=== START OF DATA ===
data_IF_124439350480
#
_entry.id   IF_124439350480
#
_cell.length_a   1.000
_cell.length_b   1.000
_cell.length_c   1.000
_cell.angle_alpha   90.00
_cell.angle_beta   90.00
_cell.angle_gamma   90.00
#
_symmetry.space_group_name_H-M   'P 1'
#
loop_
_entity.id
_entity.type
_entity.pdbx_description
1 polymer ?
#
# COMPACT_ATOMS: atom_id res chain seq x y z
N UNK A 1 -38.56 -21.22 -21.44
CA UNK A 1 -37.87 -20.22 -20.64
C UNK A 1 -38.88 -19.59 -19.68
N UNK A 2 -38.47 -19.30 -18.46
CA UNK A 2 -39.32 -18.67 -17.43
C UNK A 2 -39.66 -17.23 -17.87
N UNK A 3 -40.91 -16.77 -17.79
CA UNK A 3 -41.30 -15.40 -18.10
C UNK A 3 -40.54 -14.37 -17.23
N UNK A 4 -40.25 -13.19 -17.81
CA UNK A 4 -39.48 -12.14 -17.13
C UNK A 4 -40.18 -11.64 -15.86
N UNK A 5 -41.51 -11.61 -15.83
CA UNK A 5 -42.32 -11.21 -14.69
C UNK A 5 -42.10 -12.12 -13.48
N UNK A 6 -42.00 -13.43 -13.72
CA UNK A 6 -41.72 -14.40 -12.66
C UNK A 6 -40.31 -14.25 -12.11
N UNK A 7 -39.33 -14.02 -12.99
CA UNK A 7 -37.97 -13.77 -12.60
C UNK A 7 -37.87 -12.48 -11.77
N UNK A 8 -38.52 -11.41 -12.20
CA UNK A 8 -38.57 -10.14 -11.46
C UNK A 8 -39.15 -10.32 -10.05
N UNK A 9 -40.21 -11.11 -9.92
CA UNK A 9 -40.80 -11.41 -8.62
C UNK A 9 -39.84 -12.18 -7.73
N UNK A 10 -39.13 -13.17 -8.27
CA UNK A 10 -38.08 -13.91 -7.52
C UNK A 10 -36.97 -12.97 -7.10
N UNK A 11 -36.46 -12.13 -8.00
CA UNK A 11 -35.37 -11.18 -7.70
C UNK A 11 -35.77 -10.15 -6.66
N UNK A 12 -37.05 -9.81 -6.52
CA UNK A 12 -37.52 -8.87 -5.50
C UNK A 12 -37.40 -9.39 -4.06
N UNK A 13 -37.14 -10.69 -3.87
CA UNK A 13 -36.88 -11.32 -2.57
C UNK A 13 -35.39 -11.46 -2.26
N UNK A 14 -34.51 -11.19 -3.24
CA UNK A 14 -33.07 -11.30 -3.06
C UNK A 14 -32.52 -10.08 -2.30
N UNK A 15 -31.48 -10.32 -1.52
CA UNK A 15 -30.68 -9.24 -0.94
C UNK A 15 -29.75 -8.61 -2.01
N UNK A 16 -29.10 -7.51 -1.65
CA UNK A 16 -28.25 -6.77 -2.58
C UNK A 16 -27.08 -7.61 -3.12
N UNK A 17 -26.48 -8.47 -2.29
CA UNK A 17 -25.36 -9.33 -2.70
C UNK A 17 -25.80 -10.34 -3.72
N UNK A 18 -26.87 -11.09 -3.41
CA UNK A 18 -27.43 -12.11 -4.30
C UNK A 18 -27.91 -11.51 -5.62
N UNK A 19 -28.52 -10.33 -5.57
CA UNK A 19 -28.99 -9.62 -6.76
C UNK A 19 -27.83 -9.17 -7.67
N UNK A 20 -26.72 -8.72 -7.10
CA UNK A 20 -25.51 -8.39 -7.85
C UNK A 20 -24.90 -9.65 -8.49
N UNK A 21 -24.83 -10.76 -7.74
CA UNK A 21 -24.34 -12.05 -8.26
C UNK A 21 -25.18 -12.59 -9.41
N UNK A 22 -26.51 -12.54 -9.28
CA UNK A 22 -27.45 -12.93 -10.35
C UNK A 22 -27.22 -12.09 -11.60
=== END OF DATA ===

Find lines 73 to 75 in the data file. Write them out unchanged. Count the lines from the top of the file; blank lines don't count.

CA UNK A 18 -27.43 -12.11 -4.30
C UNK A 18 -27.91 -11.51 -5.62
N UNK A 19 -28.52 -10.33 -5.57